In September of 2010 began the release of a series of comedy specials that may very well go down in history as four of the best ever. Four very unique and different comics, three from Boston, one from Australia. Four regular guests on the Opie and Anthony show. Peers. Edgy, intelligent, relatable and daring at the same time. All guys who came up, hammered away at comedy for 20 some odd years, and peaked in their early 40’s… or, hopefully, just started their ascension to stratospheric, and dare I say, Carlin-esque careers. (Editors Note… Mr. Jefferies has informed us he’s only 34… whoops. Oh well, he acknowledged our existence, so we’re ecstatic.)

Any comedy fan can only hope that these guys continue to put out the kind of quality, groundbreaking work on film they did this past year on a consistent basis. CK, Burr and Jefferies appear poised to do just that, all with multiple releases in recent years of epic proportions. Patrice is another monster, who has respect from peers and fans alike, but this being his first DVD release, packed with many recent and topical bits… one can only wonder just how much great stuff he did before that we never got to see on tape. And hopefully all his talk of quitting comedy for good, is just that… talk.

When comedy historians exist, which they may someday, I think it can surely be argued that although the great Boston comedy boom; the fabled, legendary scene that erupted in the 80’s (documented brilliantly in “When Stand Up Stood Out”) was indeed incredible… the greatest crop of comedians to come out of Boston were in fact those that rose from the aftermath of that great era. Lenny Clark, Steven Wright, Denis Leary, Bobcat Goldthwait, and lesser known local heroes like Don Gavin paved the way for a group of comics that are literally shaping the evolution of stand up comedy, and perhaps defining a generation.

Dane Cook was the first to make it big time… but to me most of the best comics working right now: Doug Stanhope (releasing his own DVD shortly), Louis CK, Bill Burr, Patrice O’Neal, Joe Rogan… each arguably one of the top comics on the planet… all came out of that same early 90’s Boston scene.

So without further adieu… it’s a pleasure to review/recommend the following DVD’s.


Bill Burr’s “Why Do I Do This” was an absolute masterpiece. I became an instant fan when a fellow comedian lent me the DVD, and have been following the hilarious Burr via his Monday Morning Podcast on a weekly basis. The man is a comedic dynamo, who can literally make anything hilarious. A delightful mix of anger, disgust, self-loathing, alpha-male with a dose of conspiracy culture, logic, sensitive decency and silliness, it’s very hard to dislike the guy, on the sheer grounds of his honesty. Above all, Bill Burr is Bill Burr, he rarely puts on an act, and is as genuine as they come.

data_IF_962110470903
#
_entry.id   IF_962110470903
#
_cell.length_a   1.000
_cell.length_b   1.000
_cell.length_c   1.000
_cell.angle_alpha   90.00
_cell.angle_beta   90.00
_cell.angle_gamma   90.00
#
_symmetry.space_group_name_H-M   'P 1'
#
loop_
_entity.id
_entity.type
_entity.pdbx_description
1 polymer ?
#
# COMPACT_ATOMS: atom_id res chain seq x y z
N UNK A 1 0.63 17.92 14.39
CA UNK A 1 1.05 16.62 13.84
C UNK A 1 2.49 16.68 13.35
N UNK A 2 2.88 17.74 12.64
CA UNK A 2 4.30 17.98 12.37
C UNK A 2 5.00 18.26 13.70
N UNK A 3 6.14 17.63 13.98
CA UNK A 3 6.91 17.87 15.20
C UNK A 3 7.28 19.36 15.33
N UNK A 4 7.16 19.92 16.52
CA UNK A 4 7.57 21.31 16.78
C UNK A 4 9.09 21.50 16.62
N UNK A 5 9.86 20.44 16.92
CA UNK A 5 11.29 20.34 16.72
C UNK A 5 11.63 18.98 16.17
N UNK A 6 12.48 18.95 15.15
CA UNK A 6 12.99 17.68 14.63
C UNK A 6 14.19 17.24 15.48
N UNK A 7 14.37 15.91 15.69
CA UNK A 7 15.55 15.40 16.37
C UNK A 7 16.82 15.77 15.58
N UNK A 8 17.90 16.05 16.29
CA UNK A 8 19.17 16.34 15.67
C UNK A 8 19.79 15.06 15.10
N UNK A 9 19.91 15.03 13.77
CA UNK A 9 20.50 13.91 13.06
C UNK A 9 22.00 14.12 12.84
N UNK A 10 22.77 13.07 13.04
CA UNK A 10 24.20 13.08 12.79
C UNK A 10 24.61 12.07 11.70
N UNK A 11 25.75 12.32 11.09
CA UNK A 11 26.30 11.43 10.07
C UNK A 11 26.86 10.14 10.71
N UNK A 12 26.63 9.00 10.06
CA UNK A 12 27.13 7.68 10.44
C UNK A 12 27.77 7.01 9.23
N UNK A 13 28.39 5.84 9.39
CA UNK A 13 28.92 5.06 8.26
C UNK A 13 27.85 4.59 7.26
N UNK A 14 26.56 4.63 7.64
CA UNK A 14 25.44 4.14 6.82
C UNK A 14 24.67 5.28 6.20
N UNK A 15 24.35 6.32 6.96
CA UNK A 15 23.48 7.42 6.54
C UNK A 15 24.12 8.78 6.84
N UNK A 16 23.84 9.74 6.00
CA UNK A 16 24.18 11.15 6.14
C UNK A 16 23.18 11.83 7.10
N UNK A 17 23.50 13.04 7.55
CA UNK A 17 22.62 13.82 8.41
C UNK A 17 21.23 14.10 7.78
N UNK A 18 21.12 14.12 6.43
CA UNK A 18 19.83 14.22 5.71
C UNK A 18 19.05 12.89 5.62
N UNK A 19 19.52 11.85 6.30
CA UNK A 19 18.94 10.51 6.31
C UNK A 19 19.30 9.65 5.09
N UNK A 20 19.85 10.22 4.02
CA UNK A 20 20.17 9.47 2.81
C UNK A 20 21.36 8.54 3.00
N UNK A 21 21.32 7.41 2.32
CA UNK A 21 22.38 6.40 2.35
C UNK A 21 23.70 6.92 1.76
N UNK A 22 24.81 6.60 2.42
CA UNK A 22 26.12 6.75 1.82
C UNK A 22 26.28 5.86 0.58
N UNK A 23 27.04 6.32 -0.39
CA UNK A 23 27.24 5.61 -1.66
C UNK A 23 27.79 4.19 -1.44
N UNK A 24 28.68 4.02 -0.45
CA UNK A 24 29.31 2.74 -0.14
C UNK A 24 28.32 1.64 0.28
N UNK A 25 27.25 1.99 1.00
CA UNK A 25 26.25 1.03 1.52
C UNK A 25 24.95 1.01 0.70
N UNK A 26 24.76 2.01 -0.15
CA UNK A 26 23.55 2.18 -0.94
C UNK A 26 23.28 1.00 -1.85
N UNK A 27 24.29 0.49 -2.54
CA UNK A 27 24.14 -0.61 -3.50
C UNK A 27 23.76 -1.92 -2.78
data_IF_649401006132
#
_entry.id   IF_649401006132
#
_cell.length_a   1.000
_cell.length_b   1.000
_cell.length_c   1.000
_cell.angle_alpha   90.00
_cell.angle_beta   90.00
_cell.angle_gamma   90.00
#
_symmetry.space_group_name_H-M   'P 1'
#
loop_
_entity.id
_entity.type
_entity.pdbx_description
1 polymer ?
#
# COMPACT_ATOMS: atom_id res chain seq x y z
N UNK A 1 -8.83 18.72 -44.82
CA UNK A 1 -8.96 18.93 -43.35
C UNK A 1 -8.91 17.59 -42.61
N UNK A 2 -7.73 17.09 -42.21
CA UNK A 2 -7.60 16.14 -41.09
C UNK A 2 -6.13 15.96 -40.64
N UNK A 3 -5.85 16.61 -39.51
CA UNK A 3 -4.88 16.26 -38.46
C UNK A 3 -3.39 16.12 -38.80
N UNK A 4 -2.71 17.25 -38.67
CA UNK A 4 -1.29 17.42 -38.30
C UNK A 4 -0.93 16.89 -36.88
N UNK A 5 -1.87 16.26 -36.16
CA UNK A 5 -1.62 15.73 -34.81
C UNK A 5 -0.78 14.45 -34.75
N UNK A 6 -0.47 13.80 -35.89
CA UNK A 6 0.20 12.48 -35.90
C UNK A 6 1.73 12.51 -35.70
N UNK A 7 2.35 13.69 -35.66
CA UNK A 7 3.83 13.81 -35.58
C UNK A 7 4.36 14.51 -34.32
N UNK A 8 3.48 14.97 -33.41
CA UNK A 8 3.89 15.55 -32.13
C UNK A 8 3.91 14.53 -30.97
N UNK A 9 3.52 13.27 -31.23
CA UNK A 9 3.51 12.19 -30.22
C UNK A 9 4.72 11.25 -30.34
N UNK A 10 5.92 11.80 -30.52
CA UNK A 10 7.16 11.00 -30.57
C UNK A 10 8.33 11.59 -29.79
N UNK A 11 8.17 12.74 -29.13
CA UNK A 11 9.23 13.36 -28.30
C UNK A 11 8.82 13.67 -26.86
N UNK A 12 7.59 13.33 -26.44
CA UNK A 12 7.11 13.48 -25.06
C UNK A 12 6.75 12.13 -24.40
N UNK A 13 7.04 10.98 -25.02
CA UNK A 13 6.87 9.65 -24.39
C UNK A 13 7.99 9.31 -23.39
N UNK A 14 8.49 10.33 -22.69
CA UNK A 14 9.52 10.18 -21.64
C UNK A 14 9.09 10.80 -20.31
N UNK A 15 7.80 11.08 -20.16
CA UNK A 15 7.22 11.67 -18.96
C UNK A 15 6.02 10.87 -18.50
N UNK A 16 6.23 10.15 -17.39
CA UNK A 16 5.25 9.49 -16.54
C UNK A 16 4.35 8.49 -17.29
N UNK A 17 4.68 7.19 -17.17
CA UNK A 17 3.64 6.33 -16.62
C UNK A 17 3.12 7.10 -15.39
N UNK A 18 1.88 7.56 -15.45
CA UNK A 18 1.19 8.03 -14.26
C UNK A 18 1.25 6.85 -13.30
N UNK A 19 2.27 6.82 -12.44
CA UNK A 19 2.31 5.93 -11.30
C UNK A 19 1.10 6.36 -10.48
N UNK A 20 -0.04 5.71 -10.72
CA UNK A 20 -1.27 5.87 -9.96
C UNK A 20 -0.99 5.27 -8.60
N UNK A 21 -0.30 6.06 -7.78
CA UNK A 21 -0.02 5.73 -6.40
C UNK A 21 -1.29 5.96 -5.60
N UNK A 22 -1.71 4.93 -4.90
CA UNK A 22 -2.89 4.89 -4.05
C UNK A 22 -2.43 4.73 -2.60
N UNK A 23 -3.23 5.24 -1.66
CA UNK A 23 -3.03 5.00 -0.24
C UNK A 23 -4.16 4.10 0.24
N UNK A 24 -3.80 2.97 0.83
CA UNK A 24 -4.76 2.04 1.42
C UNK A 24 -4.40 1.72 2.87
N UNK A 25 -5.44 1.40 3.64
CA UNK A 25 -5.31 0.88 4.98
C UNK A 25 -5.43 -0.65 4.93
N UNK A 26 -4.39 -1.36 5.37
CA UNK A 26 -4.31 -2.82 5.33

The reason I put this DVD first, is I think it was so good, it actually rocketed him into the number 1 position on my imaginary, ever shuffling, top working comedians list. Louis CK was firmly in number 1 for a few years, jostling with Stanhope in my books… but I’m putting Burr on top right now. Make no mistake, Louis is an absolute machine, and HILARIOUS is… fucking hilarious… but Let It Go is just that good. The evolution of Burr’s delivery is evident from Why Do I Do This? Which probably has better overall material, but Let It Go is the complete package of great writing, razor sharp delivery and a terrific overarching theme to the show. You simply can’t go wrong with the purchasing of this DVD. If you haven’t seen it. See it. Then see it again. And if you don’t plan to, I have only one question for you…


After blasting out two monstrous HBO specials, “Shameless” and “Chewed Up”, expectations were high for Louis CK’s concert film ‘Hilarious.’ After 20 years of doing basically the same act, CK reinvented himself by adopting the George Carlin technique of building up to an HBO special, then starting from scratch. The results have been nothing less than transcending. Talk to any comedian or comedy fan, about anything… and it’s very tough for Louis’ name or material to not come up.

The release is incredibly funny, and probably the only reason I wasn’t blown away by it is I had the good fortune to see him a few months before the taping, so I knew most of the material… which literally knocked me out my chair on multiple occasions at the live show. Another unfortunate, or perhaps fortunate, note to make about this DVD is that Louis dropped a good chunk of the best material prematurely on Conan O’Brien. This being the famed viral video “Everything’s Amazing, Nobody’s Happy.”